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Maritime Update: Fifth Circuit Reinstates Maritime Products Liability Claim

On November 4, 2016, the U.S. Fifth Circuit Court of Appeals in the case In Re: In the Matter of the Complaint of C.F. Bean, L.L.C. reversed a ruling in favor of a manufacturer in a maritime products liability dispute. This ruling illustrates the importance of timely disclosing expert opinions and that a district court's exclusion of expert testimony can be too harsh a sanction. 

A.   Background

On September 16, 2012, Mark Barhanovich was boating in coastal waters south of Biloxi, Mississippi. The Suzuki outboard engine on Barhanovich's fishing boat struck an underwater dredge pipe and flipped into the boat, where it struck and killed Barhanovich.

Barhanovich's estate filed suit against C.F. Bean, LLC, Bean Meridian, LLC, and Archer Western Contractors, LLC (collectively, "Bean"), which were responsible for dredging operations in the area. Bean filed a third-party complaint against Suzuki Motor Corporation ("SMC") seeking indemnity or contribution based on products liability. SMC filed a motion for summary judgment and motion to exclude testimony of Edward Fritsch, Bean's expert mechanical engineer.

The district court excluded Fritsch's expert reports and testimony due to untimely disclosure and granted summary judgment in favor of SMC. Bean appealed.

B.   Discussion

On appeal, Bean argued that the district court abused its discretion when it excluded Mr. Fritsch's opinions. The Fifth Circuit considered four factors in determining whether the district court abused its discretion: (1) the explanation for the failure to identify the witness; (2) the importance of the testimony; (3) potential prejudice in allowing the testimony; and (4) the availability of a continuance to cure any prejudice.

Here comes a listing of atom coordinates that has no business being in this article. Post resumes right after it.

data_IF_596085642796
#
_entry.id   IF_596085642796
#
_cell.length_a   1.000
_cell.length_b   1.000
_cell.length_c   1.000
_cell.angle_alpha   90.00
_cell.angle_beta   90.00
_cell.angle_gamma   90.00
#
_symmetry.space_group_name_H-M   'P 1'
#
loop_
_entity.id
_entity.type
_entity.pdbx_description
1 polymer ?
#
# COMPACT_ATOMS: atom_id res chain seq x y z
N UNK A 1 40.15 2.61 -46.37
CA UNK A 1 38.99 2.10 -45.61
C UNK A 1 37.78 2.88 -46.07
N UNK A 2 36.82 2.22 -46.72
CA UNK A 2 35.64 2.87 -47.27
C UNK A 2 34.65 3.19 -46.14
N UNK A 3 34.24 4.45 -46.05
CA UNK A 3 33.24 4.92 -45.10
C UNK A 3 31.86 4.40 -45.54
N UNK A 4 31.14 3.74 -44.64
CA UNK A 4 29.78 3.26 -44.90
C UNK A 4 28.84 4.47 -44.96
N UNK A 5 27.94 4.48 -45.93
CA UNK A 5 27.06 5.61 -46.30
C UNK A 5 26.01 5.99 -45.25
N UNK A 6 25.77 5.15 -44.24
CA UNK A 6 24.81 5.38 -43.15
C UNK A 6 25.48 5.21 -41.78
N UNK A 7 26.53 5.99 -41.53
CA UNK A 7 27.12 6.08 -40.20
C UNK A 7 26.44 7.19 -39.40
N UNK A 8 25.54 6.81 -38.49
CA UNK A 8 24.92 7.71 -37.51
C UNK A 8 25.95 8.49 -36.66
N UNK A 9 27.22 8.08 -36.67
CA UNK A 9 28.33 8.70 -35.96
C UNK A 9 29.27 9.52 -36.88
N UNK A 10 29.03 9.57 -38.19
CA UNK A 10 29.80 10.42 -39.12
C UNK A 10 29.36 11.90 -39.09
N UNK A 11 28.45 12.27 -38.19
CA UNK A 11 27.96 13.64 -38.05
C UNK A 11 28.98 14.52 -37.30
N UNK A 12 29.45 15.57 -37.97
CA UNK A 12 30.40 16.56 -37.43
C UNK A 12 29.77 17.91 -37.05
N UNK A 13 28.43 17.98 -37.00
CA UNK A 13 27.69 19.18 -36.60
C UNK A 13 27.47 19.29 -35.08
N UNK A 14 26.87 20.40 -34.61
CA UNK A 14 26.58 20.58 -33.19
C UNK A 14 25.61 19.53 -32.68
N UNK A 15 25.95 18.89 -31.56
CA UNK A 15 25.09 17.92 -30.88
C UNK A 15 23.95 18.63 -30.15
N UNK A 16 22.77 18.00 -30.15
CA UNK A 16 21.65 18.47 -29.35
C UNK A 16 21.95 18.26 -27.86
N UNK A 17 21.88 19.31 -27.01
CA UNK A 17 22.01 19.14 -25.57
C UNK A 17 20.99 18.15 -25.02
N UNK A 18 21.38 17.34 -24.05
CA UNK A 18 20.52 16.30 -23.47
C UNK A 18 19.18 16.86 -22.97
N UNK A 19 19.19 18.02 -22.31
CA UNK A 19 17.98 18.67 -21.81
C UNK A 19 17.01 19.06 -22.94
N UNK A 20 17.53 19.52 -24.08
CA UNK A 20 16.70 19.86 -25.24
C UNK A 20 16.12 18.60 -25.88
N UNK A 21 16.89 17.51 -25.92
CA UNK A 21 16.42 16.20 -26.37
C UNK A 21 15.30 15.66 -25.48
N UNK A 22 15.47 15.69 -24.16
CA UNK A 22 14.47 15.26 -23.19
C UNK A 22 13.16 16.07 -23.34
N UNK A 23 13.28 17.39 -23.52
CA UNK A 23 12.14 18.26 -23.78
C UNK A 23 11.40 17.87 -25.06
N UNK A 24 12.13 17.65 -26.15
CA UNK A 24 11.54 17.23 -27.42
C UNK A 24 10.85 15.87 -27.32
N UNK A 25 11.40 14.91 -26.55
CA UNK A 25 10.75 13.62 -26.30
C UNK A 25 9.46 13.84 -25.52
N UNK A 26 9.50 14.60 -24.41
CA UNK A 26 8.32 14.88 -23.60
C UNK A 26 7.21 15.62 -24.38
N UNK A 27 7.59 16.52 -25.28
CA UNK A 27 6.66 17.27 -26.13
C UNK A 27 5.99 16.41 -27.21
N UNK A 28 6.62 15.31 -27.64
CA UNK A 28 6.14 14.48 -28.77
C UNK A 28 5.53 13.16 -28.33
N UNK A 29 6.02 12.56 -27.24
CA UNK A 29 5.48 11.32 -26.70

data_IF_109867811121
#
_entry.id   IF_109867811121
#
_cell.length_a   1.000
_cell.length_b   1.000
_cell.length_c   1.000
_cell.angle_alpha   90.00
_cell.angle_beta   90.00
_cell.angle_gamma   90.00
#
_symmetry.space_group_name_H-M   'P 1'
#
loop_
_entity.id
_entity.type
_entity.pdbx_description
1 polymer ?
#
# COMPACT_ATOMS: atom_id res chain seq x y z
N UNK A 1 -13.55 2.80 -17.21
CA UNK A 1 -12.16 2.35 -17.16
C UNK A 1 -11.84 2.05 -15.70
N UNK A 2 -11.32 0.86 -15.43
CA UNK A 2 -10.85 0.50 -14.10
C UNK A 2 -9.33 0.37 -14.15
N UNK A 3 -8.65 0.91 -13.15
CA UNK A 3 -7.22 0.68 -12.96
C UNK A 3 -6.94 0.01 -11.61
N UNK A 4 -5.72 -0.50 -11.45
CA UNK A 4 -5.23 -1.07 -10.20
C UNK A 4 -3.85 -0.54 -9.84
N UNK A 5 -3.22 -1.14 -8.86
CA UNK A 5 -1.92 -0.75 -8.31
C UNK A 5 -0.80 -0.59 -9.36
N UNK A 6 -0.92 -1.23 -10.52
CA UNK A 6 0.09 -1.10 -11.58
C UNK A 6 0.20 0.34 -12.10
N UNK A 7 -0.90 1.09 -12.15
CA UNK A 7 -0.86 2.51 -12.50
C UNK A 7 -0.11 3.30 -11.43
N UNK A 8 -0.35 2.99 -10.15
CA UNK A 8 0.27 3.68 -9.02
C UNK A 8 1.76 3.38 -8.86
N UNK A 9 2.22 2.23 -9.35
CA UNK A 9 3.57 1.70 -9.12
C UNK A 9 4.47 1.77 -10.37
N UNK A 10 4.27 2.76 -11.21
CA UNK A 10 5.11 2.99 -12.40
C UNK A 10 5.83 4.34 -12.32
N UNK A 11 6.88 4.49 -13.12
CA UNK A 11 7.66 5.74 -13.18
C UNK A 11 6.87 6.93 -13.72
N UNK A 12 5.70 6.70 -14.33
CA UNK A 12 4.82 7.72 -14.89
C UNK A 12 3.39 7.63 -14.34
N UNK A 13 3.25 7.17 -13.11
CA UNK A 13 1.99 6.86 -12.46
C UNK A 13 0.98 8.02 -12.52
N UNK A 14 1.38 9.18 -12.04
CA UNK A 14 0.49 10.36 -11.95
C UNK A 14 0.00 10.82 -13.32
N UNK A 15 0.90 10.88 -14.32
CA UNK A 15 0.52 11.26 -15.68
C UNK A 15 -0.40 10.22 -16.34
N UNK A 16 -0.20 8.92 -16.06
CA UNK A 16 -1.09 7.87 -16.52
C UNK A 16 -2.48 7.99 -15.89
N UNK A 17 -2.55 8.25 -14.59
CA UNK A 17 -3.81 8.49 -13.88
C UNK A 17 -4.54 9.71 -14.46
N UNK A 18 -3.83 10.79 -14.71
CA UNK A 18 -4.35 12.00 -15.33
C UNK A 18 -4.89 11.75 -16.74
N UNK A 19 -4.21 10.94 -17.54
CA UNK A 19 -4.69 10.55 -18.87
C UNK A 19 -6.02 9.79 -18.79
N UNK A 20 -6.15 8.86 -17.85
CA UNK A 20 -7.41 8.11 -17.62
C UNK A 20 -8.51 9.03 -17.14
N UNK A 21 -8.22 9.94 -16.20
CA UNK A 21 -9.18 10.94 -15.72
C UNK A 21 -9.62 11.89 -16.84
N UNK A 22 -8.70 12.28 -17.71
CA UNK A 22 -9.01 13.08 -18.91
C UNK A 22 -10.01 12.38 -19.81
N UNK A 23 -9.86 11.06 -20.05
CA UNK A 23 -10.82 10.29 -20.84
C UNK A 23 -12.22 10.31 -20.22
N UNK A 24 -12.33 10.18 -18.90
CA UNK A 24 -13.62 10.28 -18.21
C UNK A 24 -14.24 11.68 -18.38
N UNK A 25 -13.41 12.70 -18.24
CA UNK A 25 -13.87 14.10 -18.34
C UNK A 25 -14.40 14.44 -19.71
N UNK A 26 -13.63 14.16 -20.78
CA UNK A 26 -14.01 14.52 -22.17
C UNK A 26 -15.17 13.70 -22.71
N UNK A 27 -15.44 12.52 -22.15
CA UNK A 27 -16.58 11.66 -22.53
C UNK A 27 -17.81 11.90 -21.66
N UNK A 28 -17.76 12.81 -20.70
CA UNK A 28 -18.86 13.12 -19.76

Fritsch was Bean's only expert and his testimony was critically important to Bean's product liability claims against SMC. The Fifth Circuit believed that Bean's explanation for its delay in obtaining defect opinions was reasonable and a continuance would have sufficed to cure the prejudice to SMC.

The Fifth Circuit held that excluding critical expert testimony was disproportionately harsh for what amounted to a failure to request an extension of the expert disclosure deadline. It reversed the district court's dismissal of Bean's products liability claim against SMC and remanded the case for the district court to consider whether to reopen discovery to allow SMC to adequately respond to Fritsch's opinions and for Bean to test the motor. The district court should also consider lesser sanctions for Bean's untimeliness, such as costs and attorneys' fees, for SMC's additional discovery.   

C.   Why Is This Important?

  1. Requesting an extension of the deadline to disclose expert opinions could protect your client from having its experts excluded from testifying at trial.
     
  2. Meeting with expert witnesses early on to discuss what discovery needs to be done in advance of the deadline to exchange expert reports could help defeat an attack based on failure to timely disclosure the experts' opinions.
     
  3. An award of costs and attorneys' fees associated with additional discovery may be a more appropriate sanction for the untimely disclosure of an expert's opinion.

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